The SDF said it lost 11,000 of its forces over five years as it battled Islamic State.
"US forces on the ground showed us that this is not how they value friendship&alliance," SDF spokesman Mustafa Bali tweeted. "However, the decision by the @POTUS (Trump) is about to ruin the trust and cooperation between the SDF and US built during the fight against ISIS. Alliances are built on mutual trust."
The Syrian Observatory for Human Rights, a Britain-based war monitor, said US coalition forces withdrew at dawn from Ras al-Ain and the strategic Syrian town of Tal Abyad, located in northern al-Raqqa province near the Turkish border.
SDF's general command said any Turkish assault "will have a significant negative impact on our war against (Islamic State)."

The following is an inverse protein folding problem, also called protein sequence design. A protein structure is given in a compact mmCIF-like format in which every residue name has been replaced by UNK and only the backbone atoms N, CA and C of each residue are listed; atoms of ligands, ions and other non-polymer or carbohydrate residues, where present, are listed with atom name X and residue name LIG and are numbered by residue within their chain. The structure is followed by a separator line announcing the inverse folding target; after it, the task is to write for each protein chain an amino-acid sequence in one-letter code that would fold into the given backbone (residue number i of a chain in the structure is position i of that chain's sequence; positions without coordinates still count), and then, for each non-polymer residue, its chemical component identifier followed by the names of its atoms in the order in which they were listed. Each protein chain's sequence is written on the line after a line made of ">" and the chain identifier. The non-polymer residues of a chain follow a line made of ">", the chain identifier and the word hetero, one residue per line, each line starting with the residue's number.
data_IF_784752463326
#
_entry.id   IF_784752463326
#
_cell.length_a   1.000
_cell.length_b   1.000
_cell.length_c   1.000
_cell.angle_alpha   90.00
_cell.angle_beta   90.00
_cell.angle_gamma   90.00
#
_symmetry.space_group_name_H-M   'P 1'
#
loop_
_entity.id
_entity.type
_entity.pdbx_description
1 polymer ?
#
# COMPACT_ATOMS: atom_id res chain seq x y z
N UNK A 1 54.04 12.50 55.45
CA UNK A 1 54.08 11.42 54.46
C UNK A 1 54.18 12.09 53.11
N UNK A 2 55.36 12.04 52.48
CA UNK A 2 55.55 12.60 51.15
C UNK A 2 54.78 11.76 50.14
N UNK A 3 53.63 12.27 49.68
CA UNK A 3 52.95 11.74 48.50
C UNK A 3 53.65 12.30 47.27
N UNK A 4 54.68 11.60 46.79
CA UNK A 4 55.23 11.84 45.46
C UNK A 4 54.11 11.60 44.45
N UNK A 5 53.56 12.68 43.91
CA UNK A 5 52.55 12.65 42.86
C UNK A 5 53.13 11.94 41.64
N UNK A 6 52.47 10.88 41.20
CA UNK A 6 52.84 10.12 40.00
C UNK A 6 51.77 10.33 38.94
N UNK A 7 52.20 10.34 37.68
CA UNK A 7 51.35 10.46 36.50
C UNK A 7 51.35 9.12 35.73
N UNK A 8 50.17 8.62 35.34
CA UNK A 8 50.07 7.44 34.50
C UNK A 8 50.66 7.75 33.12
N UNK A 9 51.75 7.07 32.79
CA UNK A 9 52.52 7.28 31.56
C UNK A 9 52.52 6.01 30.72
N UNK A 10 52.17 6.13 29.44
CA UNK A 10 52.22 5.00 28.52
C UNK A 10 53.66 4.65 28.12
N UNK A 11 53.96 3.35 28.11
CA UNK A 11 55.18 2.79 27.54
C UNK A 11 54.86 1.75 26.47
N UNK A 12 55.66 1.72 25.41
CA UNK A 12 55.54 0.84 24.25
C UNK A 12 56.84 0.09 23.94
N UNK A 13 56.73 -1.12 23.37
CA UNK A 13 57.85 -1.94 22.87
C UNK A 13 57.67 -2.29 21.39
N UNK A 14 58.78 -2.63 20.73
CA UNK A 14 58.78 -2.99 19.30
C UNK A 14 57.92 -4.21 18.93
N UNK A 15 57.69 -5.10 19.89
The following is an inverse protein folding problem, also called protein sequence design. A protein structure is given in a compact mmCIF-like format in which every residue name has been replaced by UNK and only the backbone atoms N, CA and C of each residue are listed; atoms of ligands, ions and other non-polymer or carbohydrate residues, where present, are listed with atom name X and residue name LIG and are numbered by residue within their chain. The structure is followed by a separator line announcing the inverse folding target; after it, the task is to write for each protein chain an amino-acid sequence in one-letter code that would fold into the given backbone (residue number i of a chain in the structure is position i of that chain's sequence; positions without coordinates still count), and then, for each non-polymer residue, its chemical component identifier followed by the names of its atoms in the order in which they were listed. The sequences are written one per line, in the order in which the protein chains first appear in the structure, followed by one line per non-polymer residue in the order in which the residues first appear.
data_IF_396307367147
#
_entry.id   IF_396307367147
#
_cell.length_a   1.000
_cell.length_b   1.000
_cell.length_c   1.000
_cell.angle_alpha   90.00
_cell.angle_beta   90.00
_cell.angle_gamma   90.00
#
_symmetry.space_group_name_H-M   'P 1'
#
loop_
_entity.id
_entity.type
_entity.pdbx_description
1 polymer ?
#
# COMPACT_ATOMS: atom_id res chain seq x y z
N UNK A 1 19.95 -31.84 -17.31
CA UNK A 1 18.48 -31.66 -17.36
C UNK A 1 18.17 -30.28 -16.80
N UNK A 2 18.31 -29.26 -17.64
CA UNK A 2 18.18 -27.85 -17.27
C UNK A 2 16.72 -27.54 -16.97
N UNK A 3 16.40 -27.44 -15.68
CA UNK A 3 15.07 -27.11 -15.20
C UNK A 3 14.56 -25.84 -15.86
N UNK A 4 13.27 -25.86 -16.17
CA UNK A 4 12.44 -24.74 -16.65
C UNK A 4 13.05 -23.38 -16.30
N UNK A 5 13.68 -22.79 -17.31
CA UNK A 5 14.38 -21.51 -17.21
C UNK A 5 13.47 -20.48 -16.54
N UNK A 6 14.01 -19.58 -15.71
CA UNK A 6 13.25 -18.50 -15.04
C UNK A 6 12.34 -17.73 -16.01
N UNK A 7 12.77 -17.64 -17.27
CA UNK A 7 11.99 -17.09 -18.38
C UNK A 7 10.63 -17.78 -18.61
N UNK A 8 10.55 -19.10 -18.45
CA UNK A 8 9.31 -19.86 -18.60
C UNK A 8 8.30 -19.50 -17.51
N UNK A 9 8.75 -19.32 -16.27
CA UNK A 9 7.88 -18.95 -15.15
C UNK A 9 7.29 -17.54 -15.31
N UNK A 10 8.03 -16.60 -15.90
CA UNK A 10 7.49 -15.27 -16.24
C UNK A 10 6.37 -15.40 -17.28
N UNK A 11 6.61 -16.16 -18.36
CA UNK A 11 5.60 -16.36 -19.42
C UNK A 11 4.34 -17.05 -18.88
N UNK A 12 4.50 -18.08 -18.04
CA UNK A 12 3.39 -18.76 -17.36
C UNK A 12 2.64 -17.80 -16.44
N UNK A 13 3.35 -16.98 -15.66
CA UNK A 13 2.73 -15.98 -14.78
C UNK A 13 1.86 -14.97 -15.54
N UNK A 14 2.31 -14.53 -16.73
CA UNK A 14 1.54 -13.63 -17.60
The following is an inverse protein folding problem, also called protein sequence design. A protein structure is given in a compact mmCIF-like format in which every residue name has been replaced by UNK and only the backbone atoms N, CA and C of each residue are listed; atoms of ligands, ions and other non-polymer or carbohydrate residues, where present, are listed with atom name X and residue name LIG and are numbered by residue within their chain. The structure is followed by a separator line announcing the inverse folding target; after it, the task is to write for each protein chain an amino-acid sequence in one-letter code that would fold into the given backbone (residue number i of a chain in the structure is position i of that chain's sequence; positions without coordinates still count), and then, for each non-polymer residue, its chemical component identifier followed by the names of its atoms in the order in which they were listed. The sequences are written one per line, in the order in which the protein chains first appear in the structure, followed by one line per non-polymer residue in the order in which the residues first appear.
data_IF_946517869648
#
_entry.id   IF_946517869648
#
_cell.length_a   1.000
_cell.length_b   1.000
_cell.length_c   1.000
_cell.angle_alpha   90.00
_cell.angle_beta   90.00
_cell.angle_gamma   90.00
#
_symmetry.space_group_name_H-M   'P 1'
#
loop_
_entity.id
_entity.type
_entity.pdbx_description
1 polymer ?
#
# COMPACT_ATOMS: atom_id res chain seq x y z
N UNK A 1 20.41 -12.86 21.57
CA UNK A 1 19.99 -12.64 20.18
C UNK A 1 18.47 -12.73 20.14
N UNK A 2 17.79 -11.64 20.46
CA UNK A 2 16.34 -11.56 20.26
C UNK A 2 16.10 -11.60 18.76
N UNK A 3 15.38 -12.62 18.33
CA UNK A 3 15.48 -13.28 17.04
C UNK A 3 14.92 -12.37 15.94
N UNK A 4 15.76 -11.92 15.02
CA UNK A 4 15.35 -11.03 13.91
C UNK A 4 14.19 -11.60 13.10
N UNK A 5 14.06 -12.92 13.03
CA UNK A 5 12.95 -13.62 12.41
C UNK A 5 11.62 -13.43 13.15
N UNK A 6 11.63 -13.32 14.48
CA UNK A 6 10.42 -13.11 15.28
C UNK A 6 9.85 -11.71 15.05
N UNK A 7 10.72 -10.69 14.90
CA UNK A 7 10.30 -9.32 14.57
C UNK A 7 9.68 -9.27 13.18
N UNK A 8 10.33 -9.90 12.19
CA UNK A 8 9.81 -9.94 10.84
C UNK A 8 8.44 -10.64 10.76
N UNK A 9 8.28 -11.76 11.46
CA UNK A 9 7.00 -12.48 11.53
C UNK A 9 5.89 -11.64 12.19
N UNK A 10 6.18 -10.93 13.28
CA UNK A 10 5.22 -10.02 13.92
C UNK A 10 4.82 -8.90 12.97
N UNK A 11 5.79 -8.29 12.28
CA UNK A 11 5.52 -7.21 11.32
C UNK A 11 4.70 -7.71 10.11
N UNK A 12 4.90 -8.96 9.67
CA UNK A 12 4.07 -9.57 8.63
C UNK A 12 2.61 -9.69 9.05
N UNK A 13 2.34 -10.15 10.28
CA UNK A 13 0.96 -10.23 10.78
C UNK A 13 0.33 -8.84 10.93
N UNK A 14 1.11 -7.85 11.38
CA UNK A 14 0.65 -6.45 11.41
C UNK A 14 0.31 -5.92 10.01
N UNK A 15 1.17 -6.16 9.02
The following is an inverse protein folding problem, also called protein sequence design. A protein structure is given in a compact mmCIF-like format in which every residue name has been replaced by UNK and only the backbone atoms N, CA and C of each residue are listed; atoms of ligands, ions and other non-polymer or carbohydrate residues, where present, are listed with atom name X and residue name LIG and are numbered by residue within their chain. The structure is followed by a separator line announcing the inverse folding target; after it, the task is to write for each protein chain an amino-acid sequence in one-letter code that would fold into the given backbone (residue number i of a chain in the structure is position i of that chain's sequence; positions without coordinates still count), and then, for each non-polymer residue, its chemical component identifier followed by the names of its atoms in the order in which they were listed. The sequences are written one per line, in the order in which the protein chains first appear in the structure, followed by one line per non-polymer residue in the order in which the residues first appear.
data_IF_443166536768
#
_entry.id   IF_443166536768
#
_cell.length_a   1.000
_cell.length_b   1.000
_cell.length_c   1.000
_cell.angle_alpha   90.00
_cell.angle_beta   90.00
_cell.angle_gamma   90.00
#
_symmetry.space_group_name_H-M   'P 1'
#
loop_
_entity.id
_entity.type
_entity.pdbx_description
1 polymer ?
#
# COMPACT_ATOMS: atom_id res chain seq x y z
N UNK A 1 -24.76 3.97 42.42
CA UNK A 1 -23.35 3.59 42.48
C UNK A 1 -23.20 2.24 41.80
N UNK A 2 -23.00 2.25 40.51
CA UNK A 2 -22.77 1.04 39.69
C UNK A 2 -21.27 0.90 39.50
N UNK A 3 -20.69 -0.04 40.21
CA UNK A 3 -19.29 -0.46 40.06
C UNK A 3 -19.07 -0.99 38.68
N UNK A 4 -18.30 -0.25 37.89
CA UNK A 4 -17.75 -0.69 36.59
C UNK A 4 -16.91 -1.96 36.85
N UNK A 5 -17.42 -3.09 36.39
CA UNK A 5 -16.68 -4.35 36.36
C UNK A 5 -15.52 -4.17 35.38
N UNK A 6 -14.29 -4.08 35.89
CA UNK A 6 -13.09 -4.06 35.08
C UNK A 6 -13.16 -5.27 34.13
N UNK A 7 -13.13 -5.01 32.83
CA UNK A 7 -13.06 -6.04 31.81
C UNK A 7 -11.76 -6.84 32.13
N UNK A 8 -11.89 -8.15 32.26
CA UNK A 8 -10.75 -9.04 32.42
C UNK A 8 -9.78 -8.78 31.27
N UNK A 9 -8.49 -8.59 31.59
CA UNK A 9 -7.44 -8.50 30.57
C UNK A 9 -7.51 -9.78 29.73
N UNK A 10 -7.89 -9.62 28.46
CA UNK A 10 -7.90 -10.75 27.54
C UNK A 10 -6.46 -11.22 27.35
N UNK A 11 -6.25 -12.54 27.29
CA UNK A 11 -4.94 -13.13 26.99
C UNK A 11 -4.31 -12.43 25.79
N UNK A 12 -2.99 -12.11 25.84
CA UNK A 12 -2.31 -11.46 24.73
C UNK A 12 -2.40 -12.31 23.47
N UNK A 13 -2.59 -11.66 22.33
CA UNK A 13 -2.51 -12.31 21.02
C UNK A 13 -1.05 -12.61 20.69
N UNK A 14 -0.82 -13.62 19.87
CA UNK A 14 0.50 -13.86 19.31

This would be Turkey's third offensive in Syria, after Operation Euphrates Shield in 2016 and Operation Olive Branch in 2018.
Bali said Washington owes them an explanation about what happened to the buffer zone agreement. The SDF had agreed to dismantle its defensive positions in what would be the buffer zone in return for the US preventing a Turkish offensive.
In August, the US and Turkey agreed to set up a buffer zone in north-eastern Syria. Ankara was pushing to remove US-backed Syrian Kurdish forces there, which it claims are tied to the Kurdistan Workers' Party (PKK) waging an insurgency within Turkey, and resettle 1 million-2 million Syrian refugees.
Turkey repeatedly criticized the US of stalling on the zone, although both sides conducted joint aerial and ground patrols.
While the European Union warned Turkey against the offensive, the UN said it was concerned about the impact on the 1.7-million-strong civilian population in the area.
Turkey has not elaborated on the scope of its operation, but Erdogan reiterated on Monday: "We said we could enter anytime -- we are continuing our determination."